A member's bill that would require employers to give a victim of domestic violence 10 days leave from work is on shaky ground as the National Party withdraws its support over new details.
National has withdrawn its support, and while the Greens have confidence New Zealand First is still on board, the party has indicated it will discuss that at its next caucus meeting.
Green MP Jan Logie's member's bill - based on stories and experiences she had heard or seen unfold in her former role with Women's Refuge - was introduced last year.
"I still have that memory of driving her right up to the door in a van and her basically rolling out of the van and into the door of her workplace. All of us were terrified to be honest, because he had people out hunting for her," she said.
"She went back the next day, because at least at home she knew where he was. I don't want that to happen to any woman."
The legislation would in theory make it easier for a domestic violence victim to leave a bad situation, by removing the stress of losing their employment if they needed to take time off work.
Women's Refuge chief executive Ang Jury said one business that already has such domestic violence provisions in place - The Warehouse - had already given that chance to at least one employee.
"We had a woman, one of the very, very few people who took all of the paid leave available to her. That allowed her to relocate and move towns," she said.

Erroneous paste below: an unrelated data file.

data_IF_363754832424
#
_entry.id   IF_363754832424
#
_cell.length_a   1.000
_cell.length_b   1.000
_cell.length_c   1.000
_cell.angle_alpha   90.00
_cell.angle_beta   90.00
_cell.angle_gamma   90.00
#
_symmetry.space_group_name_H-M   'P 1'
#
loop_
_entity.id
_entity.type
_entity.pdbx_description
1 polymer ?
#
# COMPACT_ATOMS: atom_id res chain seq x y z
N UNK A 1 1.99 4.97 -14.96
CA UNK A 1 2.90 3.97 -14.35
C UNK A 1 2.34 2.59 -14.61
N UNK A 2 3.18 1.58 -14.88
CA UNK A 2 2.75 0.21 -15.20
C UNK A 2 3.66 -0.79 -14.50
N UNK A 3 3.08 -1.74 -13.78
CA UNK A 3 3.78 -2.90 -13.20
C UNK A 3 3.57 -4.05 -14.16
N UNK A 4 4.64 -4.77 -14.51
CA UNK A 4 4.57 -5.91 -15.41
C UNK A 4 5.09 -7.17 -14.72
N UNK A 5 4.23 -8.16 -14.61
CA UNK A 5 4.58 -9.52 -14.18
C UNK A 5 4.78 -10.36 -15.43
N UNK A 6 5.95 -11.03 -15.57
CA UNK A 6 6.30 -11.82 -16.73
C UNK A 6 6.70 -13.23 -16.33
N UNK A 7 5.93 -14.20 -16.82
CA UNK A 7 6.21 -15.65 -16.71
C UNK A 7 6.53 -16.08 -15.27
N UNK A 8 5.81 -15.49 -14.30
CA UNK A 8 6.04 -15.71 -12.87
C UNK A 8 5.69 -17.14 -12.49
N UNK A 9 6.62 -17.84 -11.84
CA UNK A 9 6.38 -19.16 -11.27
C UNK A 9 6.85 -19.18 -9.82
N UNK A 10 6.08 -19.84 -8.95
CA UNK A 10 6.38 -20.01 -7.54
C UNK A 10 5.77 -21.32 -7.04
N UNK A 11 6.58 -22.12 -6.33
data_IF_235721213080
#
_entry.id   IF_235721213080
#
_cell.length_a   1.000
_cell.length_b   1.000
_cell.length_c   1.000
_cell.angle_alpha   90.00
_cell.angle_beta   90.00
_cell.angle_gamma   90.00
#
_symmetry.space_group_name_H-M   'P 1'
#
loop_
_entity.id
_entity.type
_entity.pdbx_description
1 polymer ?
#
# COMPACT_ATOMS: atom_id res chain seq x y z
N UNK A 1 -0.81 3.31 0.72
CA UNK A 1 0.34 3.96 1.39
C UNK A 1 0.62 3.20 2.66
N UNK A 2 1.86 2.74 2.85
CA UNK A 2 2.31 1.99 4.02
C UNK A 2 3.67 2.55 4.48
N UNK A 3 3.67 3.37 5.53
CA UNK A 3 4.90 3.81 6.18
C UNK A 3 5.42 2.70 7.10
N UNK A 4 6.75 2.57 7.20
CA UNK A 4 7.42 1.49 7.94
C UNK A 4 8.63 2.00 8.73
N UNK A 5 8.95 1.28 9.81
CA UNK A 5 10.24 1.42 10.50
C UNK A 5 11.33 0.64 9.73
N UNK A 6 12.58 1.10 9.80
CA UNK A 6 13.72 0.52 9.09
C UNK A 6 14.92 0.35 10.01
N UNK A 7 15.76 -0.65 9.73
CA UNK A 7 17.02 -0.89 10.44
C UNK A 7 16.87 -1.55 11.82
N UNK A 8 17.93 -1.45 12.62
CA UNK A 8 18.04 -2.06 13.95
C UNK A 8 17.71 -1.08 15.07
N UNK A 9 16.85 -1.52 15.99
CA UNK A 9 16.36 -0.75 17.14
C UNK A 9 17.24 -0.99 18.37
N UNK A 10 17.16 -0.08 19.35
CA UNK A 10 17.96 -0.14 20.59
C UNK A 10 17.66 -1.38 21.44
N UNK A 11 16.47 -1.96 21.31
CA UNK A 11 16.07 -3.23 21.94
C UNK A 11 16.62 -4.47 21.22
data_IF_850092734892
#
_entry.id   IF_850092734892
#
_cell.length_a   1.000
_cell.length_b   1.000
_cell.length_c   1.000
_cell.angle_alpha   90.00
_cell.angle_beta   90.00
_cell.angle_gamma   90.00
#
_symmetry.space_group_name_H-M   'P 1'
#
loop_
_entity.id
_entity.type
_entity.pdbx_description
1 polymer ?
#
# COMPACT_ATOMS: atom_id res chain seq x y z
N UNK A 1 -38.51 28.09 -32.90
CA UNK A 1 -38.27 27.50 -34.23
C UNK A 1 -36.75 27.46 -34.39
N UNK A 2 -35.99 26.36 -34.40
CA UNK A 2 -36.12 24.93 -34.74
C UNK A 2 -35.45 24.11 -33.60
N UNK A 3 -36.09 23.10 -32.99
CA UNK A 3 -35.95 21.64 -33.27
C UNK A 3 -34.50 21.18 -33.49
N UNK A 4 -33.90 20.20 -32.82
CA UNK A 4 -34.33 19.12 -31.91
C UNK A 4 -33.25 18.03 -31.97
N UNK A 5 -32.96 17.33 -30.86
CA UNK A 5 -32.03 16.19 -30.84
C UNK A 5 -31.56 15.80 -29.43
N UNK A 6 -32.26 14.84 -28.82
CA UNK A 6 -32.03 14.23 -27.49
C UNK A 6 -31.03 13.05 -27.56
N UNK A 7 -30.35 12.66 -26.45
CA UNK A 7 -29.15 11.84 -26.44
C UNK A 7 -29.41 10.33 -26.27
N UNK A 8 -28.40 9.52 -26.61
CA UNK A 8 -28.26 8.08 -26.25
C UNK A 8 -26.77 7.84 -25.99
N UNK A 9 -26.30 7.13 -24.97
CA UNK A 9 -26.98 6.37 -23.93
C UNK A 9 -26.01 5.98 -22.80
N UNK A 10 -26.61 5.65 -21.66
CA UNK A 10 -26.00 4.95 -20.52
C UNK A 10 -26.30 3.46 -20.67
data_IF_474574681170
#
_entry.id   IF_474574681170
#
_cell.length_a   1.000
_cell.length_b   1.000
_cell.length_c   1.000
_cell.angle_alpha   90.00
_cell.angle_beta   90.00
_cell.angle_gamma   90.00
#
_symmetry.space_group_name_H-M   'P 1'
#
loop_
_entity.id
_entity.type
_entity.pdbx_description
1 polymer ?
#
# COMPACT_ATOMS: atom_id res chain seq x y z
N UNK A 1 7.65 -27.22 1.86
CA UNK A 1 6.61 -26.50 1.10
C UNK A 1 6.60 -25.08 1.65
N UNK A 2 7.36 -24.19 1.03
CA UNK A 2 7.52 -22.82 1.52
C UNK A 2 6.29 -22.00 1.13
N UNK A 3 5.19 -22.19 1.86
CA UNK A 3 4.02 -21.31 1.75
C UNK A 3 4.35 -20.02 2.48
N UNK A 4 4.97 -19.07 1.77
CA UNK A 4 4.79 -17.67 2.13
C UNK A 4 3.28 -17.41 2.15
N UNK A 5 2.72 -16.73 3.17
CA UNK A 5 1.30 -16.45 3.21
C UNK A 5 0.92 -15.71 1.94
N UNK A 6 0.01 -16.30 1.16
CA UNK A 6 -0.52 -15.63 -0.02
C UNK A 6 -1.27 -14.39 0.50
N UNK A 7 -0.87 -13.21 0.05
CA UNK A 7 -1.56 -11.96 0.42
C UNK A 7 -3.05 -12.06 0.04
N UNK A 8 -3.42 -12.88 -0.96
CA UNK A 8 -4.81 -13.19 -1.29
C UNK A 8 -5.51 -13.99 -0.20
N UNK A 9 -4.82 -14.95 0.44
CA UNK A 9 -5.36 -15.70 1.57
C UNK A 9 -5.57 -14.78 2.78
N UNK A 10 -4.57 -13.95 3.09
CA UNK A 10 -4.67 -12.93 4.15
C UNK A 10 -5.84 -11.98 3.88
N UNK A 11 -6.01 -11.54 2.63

"The Warehouse kept her. She's a valuable member of their team and they didn't have to train anyone else. She's back being productive and fully engaged with her job," she said.
"It's a win for her, and a win for the company."
When the bill first came up at Parliament it had a strong National Party backing, but following a select committee process in which amendments were made to reduce an employer's say in the matter, the party got cold feet.
Justice spokesperson Mark Mitchell said that was mostly because of the impact it could have on small-to-medium sized businesses which, he said, could end up in arbitration or strained for time or finance.
"There's often a second- or third-order effect, and we have to be careful that we understand what those effects may be. At the moment we feel this bill could have an adverse outcome so we're being very cautious and very careful with it."
National is looking at introducing a Supplementary Order Paper when Parliament debates the bill at the Committee of the whole House, which would ensure the party's support.
That could be an exclusion of smaller businesses or having domestic violence as a classification under special leave rather than a standalone entitlement. Mr Mitchell said that in the latter case the framework was already there and employers already know how to operate under that.
Employers and Manufacturers Union chief executive Kim Campbell said National was on the right track.
"Some form of this is needed, but the size of it and the detail [needs to be looked at]. I think National are quite right to modify this legislation so it can be more workable," he said.
"As in all regulations, the burden of it falls more heavily on smaller employers, simply because their scale means they haven't got the resources to manage it. Let's hope something can be organised that we can all live with."